Written by Michael Scro Friday, 26 October 2012 00:00
The Village of East Williston announced during its Oct. 15 board of trustees meeting that in light of ongoing struggles with Williston Park over water rates, the village is actively looking for another water supplier.
The village has been in contact with the Albertson Water District, Village of Mineola, Old Westbury and Carle Place, holding discussions on each possibly supplying the village with 25 percent of their water. Neither of the alternative municipalities have enough water to be the village’s only provider.
The village has also approached two private water providers.
Mayor David Tanner also addressed a question about the village supplying their own water, which was looked into in 2007 and was declared not feasible for a variety of reasons. Responding to comments by residents who received $1,600 and $3,800 water bills for six months, Tanner brought the village up to speed on where they stand in their battle with Williston Park on water rates.
“We think the price is way too high, and our objective is to lower them as much as we can…we’re pretty much held hostage because we don’t provide our own water,” Mayor Tanner said.
Currently in a legal battle with Williston Park on raising the water rate in April 2011 from $2.99 per thousand gallons to $3.83 per thousand gallons without a public hearing, the New York State Supreme Court ruled in East Williston’s favor in the first round. Williston Park has appealed that decision.
As of a hearing in August by Williston Park, the rate has since increased to $4.33, which East Williston has not yet passed on. In 2006, East Williston and Williston Park hired Guastella Associates to establish a water rate.
Before the rates were going to be increased in 2011, the village suggested another study be done, which according to Tanner was refused by Williston Park. Dvirka & Bartilucci, hired by Williston Park, then did a newly revised study.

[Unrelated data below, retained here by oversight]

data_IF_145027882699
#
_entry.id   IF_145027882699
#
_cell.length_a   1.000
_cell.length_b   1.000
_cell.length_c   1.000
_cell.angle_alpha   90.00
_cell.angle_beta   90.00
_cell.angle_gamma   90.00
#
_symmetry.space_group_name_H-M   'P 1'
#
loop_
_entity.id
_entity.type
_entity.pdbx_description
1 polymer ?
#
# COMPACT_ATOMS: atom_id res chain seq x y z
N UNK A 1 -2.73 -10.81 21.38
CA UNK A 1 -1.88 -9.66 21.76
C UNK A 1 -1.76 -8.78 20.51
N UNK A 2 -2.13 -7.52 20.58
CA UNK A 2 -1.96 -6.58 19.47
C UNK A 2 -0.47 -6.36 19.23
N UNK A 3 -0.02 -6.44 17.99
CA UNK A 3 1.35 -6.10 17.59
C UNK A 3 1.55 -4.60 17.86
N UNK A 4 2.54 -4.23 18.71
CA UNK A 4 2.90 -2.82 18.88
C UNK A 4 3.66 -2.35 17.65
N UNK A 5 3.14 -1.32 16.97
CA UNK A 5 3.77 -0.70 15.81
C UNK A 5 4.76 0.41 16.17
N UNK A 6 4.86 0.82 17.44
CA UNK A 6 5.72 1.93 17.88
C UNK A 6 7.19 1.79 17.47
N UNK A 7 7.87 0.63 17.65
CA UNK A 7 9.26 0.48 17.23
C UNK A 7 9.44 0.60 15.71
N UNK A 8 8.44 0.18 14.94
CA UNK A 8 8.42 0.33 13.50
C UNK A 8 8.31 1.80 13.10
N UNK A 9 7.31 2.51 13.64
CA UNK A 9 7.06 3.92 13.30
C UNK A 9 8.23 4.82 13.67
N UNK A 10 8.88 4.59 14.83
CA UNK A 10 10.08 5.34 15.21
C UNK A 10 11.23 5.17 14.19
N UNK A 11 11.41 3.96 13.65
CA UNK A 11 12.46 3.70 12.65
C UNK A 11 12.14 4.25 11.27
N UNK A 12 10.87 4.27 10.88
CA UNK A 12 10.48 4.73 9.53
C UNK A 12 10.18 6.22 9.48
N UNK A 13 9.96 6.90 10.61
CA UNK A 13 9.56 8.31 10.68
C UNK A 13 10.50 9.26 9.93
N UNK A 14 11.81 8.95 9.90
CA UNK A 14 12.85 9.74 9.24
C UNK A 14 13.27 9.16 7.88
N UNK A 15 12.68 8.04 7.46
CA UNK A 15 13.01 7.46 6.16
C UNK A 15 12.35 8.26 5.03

Tanner explained that some of the differences in the two plans included: certain costs designated for Williston Park indicated in the Guastella study were shifted to East Williston, including maintenance of the water mains throughout the Village of Williston Park.
According to Trustee Robert Vella, the amount Williston Park residents pay for their water is costs for their infrastructure, as well as administrative costs. “Our argument is: folks, we don’t need to maintain the water mains on the west side of Willis Ave. If they break, it doesn’t affect our water,” Vella said.
Vella also stated that Williston Park is refusing to provide an emergency chlorination plan to East Williston, which they were then notified by the Nassau County Department of Health to implement their own. Williston Park Paul Ehrbar says approximately six years ago, East Williston was notified their not having such a plan was a violation, and this is not new.
“Williston Park has been seeking a long term agreement for over seven years, and this would have included an emergency chlorination plan for the residents of East Williston,” said Ehrbar.
As of April 1, 2011, the water rates for East Williston are $5.47 per thousand gallons for the first 100,000 gallons used, and $5.72 per thousand gallons over 100,000 gallons used. As a measure to help prevent unusually high water bills, the board encourages residents to check their meters daily.